The Blood Matters Serious Transfusion Incident Reporting (STIR) system is a central reporting system for serious adverse events with transfusion of fresh blood or blood components.
For more information on categories of reportable events see the STIR guide.
Reporting an incident
Contact Blood Matters for a hospital code if this is your first report.
Complete the Serious transfusion incident reporting e-form and submit.
Unique patient identification details are not requested, with the exception of age and gender. Confidentiality of data is fundamental to the success of this scheme.
This form is generated by Blood Matters on receipt of the notification and will be sent to the email address listed in the notification form. You may also be contacted to obtain additional details if they are required.
The National Blood Authority (NBA) has developed the reporting and governance frameworks for a voluntary haemovigilance program for Australia.
This program reports on serious transfusion-related adverse events occurring in public and private hospitals.
Copies of their reports can be viewed through the NBA website.
The latest STIR Bulletin is available for download. The bulletin is produced ad hoc to highlight cases of interest prior to publishing the formal STIR report.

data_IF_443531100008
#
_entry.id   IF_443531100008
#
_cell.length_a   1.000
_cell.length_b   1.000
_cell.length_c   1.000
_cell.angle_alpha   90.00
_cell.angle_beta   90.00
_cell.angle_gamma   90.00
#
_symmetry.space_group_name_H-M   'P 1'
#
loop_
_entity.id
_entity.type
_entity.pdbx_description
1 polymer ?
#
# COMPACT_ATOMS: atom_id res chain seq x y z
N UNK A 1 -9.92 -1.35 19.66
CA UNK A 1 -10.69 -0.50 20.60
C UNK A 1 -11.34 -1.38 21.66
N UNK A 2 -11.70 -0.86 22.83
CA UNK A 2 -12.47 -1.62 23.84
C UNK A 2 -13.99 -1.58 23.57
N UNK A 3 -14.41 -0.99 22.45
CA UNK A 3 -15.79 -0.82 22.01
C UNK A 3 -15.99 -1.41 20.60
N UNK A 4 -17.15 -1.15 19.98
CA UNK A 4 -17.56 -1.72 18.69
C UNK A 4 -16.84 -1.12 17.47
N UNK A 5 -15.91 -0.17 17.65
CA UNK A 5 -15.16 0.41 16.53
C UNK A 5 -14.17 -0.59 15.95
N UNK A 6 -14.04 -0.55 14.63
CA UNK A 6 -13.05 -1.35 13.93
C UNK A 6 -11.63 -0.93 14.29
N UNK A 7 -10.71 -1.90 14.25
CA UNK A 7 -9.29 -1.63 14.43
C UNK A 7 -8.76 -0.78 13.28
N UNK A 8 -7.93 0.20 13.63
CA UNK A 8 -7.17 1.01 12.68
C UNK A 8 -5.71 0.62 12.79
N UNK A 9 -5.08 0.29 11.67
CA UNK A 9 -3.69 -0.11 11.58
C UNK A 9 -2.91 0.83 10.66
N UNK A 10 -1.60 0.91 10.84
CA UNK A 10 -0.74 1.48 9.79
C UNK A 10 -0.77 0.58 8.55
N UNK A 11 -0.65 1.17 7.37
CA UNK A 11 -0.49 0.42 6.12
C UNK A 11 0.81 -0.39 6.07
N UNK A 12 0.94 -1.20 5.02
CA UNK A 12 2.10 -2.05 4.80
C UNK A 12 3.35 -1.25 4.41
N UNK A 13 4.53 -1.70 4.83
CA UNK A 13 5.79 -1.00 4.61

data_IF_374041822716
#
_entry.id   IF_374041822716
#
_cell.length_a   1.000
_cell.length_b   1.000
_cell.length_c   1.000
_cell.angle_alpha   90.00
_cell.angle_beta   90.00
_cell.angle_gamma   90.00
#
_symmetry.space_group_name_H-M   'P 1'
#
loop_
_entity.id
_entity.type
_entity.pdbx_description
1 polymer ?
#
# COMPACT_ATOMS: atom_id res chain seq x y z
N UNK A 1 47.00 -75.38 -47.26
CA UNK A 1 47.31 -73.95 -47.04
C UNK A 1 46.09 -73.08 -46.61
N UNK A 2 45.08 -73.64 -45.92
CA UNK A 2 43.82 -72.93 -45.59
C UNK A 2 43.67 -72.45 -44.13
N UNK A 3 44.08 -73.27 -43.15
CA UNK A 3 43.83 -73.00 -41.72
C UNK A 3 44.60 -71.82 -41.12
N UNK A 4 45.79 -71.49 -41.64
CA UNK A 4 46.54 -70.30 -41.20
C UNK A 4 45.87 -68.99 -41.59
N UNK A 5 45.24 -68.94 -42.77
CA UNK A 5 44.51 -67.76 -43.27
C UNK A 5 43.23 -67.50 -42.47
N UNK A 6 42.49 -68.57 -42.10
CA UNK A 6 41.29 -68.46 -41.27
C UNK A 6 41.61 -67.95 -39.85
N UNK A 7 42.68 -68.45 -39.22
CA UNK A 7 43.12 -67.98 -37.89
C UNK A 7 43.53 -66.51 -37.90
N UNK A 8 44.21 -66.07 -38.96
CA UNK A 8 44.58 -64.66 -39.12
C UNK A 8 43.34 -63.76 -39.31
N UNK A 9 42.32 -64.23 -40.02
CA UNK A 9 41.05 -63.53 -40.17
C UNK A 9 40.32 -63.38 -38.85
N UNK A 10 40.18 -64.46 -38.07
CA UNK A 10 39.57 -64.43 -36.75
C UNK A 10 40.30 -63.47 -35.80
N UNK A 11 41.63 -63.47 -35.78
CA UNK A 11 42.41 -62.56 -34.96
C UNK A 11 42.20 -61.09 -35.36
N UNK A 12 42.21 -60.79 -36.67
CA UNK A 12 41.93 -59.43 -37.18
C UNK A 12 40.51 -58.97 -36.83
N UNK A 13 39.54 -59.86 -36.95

TACO awareness campaign - 2017
Transfusion-associated circulatory overload (TACO) is the most common cause of death and major morbidity due to transfusion and is potentially avoidable. The 2016 Annual Serious Hazards of Transfusion (SHOT) report found TACO contributed to 14 deaths and 18 cases of major morbidity in the reporting period. The NBA Australian Haemovigilance Report (2016) has expressed concern that TACO events in Australia may be under-reported.
The aim of the campaign was to raise the awareness of TACO to clinical staff. Swing tags and posters identifying at-risk patients, how to prevent, what to monitor, and how to treat were provided by Blood Matters to attach to units of red cells issued to patients from the laboratory/blood bank.
Supporting material (swing tag, poster and evaluation) from this campaign are available for download.
Reducing harm in blood transfusion
Reducing harm in blood transfusion: investigating the human factors behind ‘wrong blood in tube’ (WBIT) events in the emergency department outlines a descriptive study of factors impacting the ability to follow best practice in specimen labelling and patient identification, both of which are major causes of WBIT events.
The study was undertaken by the Transfusion Outcomes Research Collaborative, and the report prepared for the Victorian Managed Insurance Authority, July 2010.